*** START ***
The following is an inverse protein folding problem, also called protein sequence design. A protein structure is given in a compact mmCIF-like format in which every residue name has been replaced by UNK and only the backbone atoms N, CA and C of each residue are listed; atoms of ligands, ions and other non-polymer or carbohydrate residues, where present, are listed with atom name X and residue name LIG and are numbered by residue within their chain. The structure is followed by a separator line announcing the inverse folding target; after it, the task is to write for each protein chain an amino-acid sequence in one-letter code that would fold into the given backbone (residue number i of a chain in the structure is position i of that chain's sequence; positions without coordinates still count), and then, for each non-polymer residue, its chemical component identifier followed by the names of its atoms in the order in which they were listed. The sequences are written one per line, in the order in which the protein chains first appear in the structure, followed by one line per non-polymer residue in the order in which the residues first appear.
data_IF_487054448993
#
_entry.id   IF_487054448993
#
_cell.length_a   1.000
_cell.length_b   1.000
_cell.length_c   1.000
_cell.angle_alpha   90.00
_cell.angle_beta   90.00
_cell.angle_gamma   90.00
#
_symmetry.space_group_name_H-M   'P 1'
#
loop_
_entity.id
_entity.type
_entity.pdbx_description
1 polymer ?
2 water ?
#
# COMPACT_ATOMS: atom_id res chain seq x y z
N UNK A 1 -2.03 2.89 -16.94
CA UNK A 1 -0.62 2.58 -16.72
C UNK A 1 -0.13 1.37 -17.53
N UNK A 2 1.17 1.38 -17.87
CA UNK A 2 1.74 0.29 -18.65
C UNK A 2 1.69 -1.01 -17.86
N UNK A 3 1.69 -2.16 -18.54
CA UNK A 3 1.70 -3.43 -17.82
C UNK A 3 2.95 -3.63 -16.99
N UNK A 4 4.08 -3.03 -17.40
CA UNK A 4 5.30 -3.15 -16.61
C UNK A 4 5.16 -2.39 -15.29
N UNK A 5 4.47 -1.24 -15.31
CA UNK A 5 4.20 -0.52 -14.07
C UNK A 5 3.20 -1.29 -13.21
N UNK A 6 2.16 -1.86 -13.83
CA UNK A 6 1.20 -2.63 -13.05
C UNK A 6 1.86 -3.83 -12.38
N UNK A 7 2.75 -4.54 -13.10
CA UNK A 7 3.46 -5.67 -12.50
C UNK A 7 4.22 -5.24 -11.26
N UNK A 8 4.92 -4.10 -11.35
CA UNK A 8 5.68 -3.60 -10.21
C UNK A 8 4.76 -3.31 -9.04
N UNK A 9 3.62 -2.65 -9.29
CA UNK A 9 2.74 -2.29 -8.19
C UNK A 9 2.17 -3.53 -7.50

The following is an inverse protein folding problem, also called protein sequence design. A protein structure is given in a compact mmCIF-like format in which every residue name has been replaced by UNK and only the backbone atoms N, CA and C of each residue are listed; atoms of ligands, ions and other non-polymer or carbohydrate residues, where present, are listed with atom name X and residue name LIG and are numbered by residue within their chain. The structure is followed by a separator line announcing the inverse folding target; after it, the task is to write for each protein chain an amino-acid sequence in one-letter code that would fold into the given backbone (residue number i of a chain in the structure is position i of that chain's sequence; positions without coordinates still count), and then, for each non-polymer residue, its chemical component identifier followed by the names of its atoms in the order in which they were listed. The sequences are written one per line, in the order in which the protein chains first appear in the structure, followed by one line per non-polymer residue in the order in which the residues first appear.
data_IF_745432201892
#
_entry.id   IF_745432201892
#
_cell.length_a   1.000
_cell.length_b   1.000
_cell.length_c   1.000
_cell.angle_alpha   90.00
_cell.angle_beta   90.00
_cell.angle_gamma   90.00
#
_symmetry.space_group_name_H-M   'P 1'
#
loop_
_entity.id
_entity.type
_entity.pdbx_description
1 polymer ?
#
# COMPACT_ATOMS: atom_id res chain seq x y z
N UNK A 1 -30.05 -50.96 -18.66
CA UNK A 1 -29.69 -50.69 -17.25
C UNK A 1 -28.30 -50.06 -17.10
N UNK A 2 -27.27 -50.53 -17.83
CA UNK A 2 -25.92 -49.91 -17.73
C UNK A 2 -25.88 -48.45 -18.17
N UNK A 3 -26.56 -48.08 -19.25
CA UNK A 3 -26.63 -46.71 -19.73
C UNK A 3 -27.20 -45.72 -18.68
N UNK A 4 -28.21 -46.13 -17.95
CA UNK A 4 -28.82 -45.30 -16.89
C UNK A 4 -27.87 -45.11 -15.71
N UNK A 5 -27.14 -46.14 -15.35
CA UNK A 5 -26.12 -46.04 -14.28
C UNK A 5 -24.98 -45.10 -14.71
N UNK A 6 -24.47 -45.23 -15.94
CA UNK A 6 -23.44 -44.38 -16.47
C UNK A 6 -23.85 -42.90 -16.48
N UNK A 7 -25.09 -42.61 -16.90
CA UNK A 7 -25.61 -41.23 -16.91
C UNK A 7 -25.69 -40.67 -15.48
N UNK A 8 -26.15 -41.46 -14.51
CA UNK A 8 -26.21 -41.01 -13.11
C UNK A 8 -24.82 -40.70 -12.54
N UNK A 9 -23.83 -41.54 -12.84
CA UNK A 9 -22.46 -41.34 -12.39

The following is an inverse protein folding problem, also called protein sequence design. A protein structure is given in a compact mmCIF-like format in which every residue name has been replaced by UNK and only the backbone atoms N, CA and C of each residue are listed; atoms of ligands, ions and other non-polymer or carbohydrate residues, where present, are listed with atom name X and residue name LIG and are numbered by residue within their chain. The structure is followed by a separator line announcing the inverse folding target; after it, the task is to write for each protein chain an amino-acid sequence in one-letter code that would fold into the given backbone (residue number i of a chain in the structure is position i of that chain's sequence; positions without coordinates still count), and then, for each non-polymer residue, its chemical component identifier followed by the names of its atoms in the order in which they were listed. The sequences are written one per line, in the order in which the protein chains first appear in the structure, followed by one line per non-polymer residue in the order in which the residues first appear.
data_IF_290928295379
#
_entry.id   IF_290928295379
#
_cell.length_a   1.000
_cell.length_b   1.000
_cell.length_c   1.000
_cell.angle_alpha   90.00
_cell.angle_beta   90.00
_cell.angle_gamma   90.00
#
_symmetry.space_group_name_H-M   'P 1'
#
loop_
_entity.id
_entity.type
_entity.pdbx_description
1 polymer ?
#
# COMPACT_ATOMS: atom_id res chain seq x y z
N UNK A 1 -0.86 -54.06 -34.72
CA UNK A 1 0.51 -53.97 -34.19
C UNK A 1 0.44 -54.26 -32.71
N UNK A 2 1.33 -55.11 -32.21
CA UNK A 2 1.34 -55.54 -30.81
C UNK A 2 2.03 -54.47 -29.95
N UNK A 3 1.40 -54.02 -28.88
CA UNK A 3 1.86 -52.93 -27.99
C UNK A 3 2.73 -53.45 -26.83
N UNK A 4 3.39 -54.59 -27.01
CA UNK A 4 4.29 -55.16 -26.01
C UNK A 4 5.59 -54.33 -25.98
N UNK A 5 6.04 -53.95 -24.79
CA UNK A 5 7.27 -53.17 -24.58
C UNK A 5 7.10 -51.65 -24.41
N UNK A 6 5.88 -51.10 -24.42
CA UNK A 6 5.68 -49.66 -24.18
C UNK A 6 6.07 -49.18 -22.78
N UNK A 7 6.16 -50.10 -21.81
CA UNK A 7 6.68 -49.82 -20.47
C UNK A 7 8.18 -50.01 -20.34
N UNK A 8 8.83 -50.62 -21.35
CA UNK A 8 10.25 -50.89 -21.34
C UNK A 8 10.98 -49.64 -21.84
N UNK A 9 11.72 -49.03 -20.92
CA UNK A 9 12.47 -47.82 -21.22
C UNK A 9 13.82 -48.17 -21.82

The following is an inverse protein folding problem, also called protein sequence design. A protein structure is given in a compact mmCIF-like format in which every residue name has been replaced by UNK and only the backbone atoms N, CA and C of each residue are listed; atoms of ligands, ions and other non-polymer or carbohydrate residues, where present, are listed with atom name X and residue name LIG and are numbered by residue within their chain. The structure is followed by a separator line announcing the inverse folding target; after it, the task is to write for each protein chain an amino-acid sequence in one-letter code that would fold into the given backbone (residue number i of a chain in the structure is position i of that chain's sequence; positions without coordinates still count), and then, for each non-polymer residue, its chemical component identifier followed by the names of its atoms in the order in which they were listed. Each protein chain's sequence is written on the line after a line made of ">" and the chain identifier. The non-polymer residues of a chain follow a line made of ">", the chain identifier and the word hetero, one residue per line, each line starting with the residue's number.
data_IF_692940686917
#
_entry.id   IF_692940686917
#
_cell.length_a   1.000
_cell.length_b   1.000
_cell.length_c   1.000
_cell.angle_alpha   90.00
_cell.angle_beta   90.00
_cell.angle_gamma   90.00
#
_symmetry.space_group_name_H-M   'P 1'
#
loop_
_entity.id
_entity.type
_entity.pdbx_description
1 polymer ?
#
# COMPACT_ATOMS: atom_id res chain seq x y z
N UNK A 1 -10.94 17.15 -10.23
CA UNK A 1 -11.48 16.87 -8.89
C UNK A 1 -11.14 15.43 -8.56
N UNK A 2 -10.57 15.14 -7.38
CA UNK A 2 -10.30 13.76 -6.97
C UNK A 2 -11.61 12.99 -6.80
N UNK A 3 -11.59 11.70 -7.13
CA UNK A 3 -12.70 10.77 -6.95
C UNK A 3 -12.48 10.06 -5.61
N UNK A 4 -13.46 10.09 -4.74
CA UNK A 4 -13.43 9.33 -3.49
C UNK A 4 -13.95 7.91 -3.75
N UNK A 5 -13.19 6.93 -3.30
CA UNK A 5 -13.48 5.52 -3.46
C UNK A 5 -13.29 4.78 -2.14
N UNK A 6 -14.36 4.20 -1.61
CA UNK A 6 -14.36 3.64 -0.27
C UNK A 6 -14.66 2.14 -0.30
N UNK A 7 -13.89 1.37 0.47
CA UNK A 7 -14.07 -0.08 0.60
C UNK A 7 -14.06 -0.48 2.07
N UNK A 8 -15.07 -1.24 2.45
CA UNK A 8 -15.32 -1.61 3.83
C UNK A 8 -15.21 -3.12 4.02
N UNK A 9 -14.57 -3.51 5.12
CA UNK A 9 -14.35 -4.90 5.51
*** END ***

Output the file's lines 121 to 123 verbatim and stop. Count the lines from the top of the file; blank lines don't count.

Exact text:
N UNK A 2 1.33 -55.11 -32.21
CA UNK A 2 1.34 -55.54 -30.81
C UNK A 2 2.03 -54.47 -29.95